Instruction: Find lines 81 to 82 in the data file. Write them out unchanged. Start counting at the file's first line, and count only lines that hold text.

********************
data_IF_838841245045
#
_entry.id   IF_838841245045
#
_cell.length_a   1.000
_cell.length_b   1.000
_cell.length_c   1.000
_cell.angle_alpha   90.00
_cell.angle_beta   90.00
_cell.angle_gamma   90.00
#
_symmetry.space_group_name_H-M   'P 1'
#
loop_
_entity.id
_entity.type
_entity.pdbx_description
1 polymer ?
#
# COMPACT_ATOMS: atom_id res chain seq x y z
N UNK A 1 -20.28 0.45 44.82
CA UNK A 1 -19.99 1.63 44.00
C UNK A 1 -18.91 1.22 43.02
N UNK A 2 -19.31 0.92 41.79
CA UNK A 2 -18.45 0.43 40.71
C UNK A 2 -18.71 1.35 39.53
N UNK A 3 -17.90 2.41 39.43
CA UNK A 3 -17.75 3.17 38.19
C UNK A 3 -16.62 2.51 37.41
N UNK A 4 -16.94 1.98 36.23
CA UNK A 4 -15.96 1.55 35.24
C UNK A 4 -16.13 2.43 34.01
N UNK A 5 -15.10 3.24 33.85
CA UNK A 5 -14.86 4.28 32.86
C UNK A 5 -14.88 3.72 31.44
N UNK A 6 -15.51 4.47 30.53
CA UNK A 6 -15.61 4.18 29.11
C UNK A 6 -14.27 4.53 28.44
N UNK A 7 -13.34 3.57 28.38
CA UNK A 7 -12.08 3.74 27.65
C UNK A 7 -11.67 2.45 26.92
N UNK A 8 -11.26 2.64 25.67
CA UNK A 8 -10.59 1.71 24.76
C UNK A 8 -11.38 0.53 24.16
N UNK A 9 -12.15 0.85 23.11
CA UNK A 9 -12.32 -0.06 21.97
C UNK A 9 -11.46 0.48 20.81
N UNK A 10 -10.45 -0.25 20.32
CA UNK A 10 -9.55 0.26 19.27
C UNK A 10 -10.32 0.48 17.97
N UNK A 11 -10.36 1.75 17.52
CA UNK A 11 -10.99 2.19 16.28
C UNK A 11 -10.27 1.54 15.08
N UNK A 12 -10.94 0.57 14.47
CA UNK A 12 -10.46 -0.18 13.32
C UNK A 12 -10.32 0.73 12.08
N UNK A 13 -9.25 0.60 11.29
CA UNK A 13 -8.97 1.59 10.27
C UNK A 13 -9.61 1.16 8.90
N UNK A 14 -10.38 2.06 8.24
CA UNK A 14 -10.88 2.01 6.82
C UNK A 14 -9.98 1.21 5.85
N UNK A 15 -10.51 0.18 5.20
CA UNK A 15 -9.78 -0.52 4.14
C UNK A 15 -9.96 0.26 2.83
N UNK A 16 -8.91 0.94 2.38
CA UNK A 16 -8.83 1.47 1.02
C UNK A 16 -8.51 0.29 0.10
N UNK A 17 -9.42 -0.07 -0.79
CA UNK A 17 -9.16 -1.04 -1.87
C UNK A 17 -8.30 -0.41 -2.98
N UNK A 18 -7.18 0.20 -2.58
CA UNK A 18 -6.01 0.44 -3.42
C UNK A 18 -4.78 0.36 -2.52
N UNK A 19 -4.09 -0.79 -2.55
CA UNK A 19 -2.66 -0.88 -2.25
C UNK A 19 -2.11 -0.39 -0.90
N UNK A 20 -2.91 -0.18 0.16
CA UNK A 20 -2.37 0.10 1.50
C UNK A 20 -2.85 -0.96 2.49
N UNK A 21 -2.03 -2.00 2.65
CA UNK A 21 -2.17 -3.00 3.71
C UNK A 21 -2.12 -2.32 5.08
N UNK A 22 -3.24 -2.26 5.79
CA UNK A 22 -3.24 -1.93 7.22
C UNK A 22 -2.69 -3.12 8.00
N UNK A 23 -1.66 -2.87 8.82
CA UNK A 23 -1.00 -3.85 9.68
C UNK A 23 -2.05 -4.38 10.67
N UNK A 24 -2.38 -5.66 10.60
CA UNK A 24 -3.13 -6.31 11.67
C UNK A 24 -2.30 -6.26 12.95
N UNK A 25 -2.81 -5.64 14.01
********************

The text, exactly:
N UNK A 21 -2.03 -2.00 2.65
CA UNK A 21 -2.17 -3.00 3.71